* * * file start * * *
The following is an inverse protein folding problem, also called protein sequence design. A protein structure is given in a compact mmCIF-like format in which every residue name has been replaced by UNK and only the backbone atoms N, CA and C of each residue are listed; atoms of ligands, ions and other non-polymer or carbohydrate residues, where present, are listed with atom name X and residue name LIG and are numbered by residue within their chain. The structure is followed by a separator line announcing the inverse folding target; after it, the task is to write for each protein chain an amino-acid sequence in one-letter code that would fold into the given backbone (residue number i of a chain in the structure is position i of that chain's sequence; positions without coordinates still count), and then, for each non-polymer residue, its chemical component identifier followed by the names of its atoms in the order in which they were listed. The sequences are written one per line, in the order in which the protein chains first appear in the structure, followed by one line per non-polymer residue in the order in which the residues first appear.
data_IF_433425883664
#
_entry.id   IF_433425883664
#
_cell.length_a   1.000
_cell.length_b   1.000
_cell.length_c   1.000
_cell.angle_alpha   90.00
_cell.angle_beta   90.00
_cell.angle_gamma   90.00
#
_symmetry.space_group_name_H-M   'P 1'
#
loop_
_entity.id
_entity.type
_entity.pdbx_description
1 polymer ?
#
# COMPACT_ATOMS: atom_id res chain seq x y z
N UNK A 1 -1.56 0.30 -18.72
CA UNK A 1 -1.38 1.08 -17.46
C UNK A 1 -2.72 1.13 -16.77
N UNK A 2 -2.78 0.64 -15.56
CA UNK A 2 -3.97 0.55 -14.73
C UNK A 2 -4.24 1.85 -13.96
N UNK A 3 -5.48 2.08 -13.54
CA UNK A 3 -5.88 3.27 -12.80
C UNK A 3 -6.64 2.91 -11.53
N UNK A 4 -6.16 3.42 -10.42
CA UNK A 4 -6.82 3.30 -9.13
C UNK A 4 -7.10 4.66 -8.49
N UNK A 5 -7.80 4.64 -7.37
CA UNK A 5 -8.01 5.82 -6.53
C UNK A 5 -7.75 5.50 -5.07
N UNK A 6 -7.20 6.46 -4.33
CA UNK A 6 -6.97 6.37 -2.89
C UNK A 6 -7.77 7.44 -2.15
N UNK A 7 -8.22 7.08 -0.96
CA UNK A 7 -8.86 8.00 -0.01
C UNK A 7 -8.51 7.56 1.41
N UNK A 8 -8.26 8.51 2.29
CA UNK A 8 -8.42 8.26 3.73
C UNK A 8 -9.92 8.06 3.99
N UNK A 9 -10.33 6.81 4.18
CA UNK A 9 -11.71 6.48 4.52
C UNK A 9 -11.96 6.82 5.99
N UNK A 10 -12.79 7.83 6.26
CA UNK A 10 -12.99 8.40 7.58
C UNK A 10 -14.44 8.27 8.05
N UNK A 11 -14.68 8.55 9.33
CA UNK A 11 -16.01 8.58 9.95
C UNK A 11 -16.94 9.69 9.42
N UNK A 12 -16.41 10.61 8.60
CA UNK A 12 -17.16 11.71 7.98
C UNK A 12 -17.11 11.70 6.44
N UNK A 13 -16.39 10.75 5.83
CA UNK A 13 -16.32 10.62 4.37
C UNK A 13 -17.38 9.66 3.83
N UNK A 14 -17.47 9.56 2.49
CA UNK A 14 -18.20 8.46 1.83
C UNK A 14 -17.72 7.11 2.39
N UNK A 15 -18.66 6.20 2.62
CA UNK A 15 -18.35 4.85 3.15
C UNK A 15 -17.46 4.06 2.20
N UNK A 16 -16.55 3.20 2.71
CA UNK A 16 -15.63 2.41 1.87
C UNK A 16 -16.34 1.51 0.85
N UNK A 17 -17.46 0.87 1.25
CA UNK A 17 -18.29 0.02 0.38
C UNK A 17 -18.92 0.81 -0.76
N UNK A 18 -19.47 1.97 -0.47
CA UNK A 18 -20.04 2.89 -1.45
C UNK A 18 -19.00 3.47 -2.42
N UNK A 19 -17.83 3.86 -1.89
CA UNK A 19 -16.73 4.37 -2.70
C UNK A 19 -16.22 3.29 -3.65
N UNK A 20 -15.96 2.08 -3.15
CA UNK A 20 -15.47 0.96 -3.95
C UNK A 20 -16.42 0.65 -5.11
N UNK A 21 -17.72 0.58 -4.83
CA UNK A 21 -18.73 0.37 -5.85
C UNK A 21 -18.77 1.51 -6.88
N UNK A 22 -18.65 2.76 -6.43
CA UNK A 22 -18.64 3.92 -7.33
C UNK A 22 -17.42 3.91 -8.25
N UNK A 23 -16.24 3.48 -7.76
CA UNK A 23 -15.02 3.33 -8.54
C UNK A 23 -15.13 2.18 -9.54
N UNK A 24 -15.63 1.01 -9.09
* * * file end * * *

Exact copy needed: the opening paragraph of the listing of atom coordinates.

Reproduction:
The following is an inverse protein folding problem, also called protein sequence design. A protein structure is given in a compact mmCIF-like format in which every residue name has been replaced by UNK and only the backbone atoms N, CA and C of each residue are listed; atoms of ligands, ions and other non-polymer or carbohydrate residues, where present, are listed with atom name X and residue name LIG and are numbered by residue within their chain. The structure is followed by a separator line announcing the inverse folding target; after it, the task is to write for each protein chain an amino-acid sequence in one-letter code that would fold into the given backbone (residue number i of a chain in the structure is position i of that chain's sequence; positions without coordinates still count), and then, for each non-polymer residue, its chemical component identifier followed by the names of its atoms in the order in which they were listed. The sequences are written one per line, in the order in which the protein chains first appear in the structure, followed by one line per non-polymer residue in the order in which the residues first appear.